Be Well: A Guide to Avoiding Falls, Twists, and Tweaks
In Minnesota and other snowy places, a slip or fall is not only a risk, it’s pretty much destiny if you spend much time outdoors. And this winter, with people limiting COVID-19 exposure by taking walks instead of going to the gym, footing is even more tenuous.
There are some simple strategies to help you avoid falls on icy trails, paths, and sidewalks—and to speed recovery if you do take a tumble.
For Amy L. Horton, DC, DIBCN, FIACN, a chiropractor specialized in neurology at Northwestern Health Sciences University in Bloomington, the most common injuries she sees after a snowstorm are from falling and shoveling.
“The wrists, knees, and back of the head are what tend to be traumatized most frequently with a fall,” she says. “With shoveling, it’s really the lift and twist that torques the lower back and spasms the muscles.”
Horton and other health professionals are trained to treat the pain, but she says some commonsense choices can help you avoid slips or shoveling strain and pain.
Avoid the Dance and Relax
“If you know you’re going down, the instinct is that we try to hold ourselves up and end up doing that little dance,” she says. The result is often a less than graceful fall. Instead, she recommends that if you are falling, let your muscles relax and go a little bit limp.
“If you can get yourself to fall more on your side or someplace that is a little fleshier and not so hard and bony, roll a bit and get to your side, it can take that force and spread it out,” she says.
Prepare and Pay Attention: Tips for enjoying your walk
- Dress warmly and warm up your muscles before you set out. Warm muscles are more relaxed and less prone to injury.
- Wear rubber-soled boots or shoes for better traction.
- Invest in a pair of ice grippers that you can pull on over your soles.
- Walk in daylight to better see patchy ice or slick spots.
- Widen your stance and slow down a bit where it’s not dry.
- Don’t walk with your hands in your pockets, because that can throw off your balance and lead to harder falls.
- Engage your core to help with balance and get some ab work while walking.
Kinder, Gentler Shoveling
If you are doing the “lift and twist” while shoveling, your lower back has probably been telling you there is a better way.
Many injuries, Horton says, “come from lifting and trying to scoop that snow up and toss it over to the side of the driveway or the sidewalk or trying to pile it up.” But she has a couple suggestions to help you clear the driveway without back pain:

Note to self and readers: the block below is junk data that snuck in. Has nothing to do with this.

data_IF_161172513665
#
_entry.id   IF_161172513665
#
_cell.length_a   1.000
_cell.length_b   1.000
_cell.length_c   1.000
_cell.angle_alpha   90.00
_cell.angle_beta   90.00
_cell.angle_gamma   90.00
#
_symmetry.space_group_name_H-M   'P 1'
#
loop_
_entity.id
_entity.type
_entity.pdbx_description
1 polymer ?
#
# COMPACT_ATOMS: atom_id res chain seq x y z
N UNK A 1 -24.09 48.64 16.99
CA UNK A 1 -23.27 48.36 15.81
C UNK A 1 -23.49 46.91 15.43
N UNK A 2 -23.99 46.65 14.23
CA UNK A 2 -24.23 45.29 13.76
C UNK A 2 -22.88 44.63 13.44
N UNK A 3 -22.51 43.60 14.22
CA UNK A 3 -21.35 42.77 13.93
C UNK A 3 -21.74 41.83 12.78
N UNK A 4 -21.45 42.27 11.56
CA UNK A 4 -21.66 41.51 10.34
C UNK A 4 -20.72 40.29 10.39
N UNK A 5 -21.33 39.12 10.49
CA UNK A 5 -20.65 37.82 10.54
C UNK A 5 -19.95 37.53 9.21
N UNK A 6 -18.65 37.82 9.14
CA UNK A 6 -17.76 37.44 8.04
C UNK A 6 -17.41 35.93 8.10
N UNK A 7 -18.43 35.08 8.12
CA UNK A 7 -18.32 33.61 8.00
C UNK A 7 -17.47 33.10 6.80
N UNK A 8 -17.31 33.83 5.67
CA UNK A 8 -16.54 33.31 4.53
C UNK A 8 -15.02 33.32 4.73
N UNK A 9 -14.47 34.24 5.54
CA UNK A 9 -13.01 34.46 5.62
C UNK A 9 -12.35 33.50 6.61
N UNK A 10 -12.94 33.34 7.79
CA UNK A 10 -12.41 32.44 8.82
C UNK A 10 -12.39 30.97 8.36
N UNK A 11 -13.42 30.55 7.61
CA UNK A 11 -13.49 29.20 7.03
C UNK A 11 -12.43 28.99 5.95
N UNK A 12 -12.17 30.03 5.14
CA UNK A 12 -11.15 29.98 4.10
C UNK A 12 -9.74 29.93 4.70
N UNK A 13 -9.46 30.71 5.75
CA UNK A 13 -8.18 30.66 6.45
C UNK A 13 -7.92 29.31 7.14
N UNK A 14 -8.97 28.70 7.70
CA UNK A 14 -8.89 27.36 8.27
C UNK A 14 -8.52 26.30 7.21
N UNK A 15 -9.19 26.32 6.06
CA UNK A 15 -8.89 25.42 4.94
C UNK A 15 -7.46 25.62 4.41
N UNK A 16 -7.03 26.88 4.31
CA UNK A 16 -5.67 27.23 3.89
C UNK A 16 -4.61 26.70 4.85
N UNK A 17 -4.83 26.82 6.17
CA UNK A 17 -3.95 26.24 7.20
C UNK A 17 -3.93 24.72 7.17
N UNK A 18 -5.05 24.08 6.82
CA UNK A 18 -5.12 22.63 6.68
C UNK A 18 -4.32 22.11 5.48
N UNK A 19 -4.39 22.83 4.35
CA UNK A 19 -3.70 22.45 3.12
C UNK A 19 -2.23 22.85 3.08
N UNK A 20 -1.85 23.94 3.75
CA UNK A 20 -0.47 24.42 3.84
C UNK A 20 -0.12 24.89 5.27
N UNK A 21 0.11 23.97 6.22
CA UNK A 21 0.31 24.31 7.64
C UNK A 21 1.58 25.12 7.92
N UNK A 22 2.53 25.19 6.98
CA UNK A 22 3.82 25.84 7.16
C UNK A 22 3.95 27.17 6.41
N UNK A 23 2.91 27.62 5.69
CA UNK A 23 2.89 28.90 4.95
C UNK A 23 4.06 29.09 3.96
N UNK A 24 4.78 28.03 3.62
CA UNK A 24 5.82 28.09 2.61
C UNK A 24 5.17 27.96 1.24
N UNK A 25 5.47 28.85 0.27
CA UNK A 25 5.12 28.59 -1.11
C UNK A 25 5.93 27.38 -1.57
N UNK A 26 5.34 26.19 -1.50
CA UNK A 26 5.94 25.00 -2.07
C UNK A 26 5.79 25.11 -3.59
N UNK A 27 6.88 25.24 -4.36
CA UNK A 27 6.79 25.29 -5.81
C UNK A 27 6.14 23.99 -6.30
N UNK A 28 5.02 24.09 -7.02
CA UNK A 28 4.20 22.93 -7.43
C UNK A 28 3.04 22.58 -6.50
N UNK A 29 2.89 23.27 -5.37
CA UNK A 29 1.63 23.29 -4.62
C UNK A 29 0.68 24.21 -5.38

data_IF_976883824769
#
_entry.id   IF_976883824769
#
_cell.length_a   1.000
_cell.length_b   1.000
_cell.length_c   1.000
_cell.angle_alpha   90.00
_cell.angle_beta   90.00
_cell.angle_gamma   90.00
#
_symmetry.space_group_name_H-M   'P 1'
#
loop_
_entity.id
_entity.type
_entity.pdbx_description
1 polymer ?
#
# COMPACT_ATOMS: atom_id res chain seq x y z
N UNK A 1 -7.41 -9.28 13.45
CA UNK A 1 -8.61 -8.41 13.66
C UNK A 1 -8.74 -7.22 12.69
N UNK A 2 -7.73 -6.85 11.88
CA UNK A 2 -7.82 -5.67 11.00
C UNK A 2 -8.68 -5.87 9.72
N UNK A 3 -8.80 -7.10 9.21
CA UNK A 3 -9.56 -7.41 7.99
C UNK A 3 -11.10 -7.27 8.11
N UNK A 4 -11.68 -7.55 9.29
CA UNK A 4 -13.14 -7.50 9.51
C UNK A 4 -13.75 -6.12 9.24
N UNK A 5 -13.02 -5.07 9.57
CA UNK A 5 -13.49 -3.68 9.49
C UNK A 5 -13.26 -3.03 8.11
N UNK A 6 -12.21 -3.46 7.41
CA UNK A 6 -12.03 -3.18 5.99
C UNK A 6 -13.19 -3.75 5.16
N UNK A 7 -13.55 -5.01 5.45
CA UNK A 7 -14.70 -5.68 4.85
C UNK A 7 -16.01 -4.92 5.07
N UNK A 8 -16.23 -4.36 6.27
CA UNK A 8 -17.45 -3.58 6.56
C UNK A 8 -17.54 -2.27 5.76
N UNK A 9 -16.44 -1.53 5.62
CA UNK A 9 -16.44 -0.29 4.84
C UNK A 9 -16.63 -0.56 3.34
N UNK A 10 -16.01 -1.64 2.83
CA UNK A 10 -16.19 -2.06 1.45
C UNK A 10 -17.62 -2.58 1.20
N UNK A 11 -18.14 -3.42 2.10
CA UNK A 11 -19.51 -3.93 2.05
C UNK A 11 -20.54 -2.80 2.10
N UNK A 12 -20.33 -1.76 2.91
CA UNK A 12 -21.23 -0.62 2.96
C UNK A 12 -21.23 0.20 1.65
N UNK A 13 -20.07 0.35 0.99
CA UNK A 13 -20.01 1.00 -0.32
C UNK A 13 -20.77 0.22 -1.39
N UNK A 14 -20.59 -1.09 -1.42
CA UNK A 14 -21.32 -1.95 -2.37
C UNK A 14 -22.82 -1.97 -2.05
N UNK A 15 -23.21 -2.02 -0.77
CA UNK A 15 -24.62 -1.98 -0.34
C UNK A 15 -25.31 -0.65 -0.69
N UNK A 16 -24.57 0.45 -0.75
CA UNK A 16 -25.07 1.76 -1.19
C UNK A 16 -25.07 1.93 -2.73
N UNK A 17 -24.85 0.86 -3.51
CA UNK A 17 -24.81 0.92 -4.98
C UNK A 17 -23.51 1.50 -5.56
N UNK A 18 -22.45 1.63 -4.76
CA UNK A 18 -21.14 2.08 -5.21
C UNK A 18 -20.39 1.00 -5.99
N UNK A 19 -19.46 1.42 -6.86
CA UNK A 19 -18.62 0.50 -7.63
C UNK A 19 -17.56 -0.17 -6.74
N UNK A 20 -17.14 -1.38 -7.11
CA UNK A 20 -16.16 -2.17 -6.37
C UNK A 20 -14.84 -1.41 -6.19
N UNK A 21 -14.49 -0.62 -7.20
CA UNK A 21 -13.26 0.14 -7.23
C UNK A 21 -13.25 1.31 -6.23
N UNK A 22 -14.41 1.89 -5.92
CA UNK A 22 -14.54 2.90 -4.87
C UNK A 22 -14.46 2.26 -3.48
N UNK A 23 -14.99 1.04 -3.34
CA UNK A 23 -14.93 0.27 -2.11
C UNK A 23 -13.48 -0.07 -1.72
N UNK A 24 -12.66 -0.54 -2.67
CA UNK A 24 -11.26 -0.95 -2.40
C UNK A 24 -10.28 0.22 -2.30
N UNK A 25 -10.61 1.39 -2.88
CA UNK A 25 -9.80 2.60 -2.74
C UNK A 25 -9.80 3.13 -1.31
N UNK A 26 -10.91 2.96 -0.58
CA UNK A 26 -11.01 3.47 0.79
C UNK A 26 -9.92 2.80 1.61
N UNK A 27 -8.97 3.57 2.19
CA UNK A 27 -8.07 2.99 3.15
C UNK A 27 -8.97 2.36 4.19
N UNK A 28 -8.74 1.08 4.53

- Buy a smaller shovel, preferably a lightweight, plastic one. It will force you to lift the snow in smaller scoops.
- Hold the shovel with one hand close to the blade when lifting snow, so you are nearer the snow weight.
- Stay squared off to the shovel blade and keep the snow in front of you. If you must toss it, don’t twist and throw; toss the snow forward.
After the Fall
It has happened to all of us. We slip and fall and then spring up in case somebody saw it. But Horton says that instinct is the totally wrong response.
“What you don’t want to do is jump up, just in case the adrenaline has taken over and is masking an injury,” she says. “You don’t want to make it worse by weight-bearing.”
Her advice is to pause, take a few breaths and see where the pain is, get up slowly and test your weight before you continue your walk.
“Make sure nothing feels broken or like you are going to injure it more,” she says.
Where Does it Hurt?
Most likely, you will have a bruise or an achy spot where you landed. Then the best treatment is the RICE method: Rest, Ice, Compress, and Elevate.
Horton says there are some supplements that can help relieve pain and swelling. Arnica is widely available as an oral supplement, cream or gel for pain relief. Other topical pain relievers include Biofreeze and Tiger Balm. Magnesium is a good muscle relaxant. Start with 100-200 mg, and check with your doctor before increasing the dose, she says. You might even apply Kinesio tape to reduce swelling and promote healing. (Kinesio tape is the colorful, flexible tape used by athletes for sore muscles.)
If, after a day or two, you are still in significant pain, it’s time to seek professional help. Your family doctor or a chiropractor, like Horton, can help with pain relief and promote healing.
“It’s never a waste of a visit to go in and have something checked and be OK,” she says. “You’re not wasting your time. You’re not wasting the doctor’s time just to make sure everything is fine.”
So go out confidently and enjoy this winter—carefully.